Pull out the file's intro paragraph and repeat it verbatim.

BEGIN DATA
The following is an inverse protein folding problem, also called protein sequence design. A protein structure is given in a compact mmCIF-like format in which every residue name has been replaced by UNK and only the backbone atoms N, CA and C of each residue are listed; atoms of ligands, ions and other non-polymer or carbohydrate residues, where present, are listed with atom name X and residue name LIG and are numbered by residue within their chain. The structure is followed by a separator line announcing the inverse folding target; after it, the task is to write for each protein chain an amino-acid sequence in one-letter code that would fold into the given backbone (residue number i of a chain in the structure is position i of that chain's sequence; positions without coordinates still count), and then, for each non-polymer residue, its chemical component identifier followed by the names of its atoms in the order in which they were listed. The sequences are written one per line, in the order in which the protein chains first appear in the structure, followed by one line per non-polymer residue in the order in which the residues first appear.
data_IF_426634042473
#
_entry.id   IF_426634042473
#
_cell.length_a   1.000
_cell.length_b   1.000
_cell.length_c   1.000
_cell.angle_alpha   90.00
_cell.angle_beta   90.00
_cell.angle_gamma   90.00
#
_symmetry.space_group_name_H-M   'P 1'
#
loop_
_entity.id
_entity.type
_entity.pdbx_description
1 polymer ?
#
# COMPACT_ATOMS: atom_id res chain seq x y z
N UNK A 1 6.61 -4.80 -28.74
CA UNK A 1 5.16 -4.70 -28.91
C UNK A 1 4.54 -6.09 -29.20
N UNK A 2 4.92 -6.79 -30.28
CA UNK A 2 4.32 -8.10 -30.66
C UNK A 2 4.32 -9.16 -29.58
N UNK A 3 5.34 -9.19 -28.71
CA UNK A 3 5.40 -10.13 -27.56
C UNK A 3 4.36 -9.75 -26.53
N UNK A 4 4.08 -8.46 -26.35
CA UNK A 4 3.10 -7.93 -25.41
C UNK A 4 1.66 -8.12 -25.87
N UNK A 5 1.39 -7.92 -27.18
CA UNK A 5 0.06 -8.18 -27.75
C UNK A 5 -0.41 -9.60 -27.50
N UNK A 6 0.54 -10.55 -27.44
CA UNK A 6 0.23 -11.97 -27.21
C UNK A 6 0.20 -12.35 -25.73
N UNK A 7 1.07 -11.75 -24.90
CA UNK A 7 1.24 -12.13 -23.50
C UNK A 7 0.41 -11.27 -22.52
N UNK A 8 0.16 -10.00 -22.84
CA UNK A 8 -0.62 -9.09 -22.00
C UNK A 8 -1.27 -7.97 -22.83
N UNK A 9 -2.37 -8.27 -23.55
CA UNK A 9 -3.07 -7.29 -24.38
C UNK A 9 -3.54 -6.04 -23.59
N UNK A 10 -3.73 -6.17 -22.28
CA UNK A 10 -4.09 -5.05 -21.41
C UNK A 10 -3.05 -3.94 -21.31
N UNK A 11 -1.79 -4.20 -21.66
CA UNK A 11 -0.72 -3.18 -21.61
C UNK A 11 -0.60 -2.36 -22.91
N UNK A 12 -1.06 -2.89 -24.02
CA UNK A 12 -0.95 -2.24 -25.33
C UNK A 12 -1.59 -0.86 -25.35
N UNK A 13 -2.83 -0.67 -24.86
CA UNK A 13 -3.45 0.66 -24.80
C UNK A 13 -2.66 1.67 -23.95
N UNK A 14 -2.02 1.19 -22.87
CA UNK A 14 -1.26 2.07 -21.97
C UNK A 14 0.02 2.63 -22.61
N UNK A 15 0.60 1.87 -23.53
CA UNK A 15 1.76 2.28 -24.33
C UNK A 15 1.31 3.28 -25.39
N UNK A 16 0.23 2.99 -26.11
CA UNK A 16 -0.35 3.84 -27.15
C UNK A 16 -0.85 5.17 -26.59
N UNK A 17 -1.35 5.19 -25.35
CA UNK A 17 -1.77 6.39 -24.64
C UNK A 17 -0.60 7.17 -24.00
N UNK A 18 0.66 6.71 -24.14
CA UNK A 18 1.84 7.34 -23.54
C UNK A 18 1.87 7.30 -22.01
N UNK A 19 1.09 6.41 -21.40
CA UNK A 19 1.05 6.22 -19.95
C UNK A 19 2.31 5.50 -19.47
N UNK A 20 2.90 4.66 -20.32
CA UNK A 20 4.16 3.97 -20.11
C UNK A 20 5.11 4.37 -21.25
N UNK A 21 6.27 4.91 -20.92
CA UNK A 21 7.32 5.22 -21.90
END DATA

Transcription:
The following is an inverse protein folding problem, also called protein sequence design. A protein structure is given in a compact mmCIF-like format in which every residue name has been replaced by UNK and only the backbone atoms N, CA and C of each residue are listed; atoms of ligands, ions and other non-polymer or carbohydrate residues, where present, are listed with atom name X and residue name LIG and are numbered by residue within their chain. The structure is followed by a separator line announcing the inverse folding target; after it, the task is to write for each protein chain an amino-acid sequence in one-letter code that would fold into the given backbone (residue number i of a chain in the structure is position i of that chain's sequence; positions without coordinates still count), and then, for each non-polymer residue, its chemical component identifier followed by the names of its atoms in the order in which they were listed. The sequences are written one per line, in the order in which the protein chains first appear in the structure, followed by one line per non-polymer residue in the order in which the residues first appear.